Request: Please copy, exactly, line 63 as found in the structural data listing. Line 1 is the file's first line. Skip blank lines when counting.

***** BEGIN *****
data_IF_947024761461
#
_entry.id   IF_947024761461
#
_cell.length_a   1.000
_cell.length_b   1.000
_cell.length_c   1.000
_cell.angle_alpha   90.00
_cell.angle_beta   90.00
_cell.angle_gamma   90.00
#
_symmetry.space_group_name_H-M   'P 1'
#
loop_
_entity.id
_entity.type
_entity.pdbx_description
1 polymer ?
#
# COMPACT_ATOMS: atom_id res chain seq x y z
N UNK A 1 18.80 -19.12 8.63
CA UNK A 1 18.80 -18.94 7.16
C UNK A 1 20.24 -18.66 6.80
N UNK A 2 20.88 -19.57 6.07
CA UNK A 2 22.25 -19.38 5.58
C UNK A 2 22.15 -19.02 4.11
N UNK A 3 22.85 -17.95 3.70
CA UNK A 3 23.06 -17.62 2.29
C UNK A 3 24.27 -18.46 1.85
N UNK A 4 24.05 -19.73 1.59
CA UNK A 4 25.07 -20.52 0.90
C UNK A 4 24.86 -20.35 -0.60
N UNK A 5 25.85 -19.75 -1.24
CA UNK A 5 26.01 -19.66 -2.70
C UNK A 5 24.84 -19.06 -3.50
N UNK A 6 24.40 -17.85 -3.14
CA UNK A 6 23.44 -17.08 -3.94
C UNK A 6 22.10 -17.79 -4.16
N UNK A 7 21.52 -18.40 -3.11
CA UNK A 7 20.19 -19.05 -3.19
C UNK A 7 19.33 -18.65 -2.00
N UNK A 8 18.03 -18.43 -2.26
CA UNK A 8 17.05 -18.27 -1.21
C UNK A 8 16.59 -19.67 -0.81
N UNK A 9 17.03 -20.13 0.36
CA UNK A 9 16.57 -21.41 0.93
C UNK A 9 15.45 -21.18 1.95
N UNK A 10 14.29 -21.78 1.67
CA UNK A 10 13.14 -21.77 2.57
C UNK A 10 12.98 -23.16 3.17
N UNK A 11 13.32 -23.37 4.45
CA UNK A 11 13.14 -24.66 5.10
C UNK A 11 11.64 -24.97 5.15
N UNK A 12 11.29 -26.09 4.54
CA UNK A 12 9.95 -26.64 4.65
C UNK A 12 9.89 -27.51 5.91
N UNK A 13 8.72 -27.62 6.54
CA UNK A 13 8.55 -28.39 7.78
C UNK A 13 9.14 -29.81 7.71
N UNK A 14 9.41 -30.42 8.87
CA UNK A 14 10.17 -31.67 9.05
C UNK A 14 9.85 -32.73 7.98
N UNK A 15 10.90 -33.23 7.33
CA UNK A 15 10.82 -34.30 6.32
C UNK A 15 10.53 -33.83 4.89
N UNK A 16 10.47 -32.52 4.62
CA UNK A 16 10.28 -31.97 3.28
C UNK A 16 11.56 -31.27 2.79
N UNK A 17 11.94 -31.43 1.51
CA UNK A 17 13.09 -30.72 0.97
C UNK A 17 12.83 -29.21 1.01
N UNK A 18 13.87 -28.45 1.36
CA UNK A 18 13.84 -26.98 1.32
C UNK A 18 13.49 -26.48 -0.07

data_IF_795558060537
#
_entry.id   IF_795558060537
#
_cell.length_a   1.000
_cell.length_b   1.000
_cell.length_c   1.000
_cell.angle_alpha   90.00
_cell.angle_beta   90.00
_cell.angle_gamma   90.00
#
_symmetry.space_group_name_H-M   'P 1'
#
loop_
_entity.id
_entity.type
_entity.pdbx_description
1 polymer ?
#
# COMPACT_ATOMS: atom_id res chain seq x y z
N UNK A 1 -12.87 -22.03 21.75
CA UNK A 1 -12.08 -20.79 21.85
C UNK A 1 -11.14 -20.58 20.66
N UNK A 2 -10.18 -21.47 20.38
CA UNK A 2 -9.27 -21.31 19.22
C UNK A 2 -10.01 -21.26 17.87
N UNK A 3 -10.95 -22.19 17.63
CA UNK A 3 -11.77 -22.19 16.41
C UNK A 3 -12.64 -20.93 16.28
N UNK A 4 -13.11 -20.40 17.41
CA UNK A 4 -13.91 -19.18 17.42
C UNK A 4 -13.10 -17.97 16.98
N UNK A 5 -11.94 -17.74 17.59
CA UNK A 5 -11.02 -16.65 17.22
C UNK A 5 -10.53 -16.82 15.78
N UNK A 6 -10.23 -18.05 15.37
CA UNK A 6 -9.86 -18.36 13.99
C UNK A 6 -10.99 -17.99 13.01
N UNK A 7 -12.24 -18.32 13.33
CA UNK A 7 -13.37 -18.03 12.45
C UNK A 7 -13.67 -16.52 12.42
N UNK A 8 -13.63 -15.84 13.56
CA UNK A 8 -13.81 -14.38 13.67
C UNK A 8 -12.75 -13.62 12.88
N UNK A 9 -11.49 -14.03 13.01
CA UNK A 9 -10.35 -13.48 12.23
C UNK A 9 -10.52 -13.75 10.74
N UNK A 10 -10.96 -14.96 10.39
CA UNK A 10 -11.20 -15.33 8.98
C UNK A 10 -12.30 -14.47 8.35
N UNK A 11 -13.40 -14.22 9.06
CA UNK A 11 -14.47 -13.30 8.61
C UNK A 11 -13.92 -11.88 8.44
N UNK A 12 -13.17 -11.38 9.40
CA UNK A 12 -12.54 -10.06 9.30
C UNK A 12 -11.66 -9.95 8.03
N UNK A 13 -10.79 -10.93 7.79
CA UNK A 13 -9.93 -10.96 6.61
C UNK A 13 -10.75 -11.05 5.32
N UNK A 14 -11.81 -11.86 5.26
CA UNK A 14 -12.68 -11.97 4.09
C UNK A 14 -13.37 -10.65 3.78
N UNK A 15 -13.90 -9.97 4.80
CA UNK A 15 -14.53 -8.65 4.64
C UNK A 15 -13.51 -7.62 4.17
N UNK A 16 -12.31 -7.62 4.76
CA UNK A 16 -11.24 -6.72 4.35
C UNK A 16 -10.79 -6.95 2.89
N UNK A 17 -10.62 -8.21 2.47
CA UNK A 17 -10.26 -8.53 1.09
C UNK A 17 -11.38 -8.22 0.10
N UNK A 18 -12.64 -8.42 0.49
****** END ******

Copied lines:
N UNK A 15 10.90 -33.23 7.33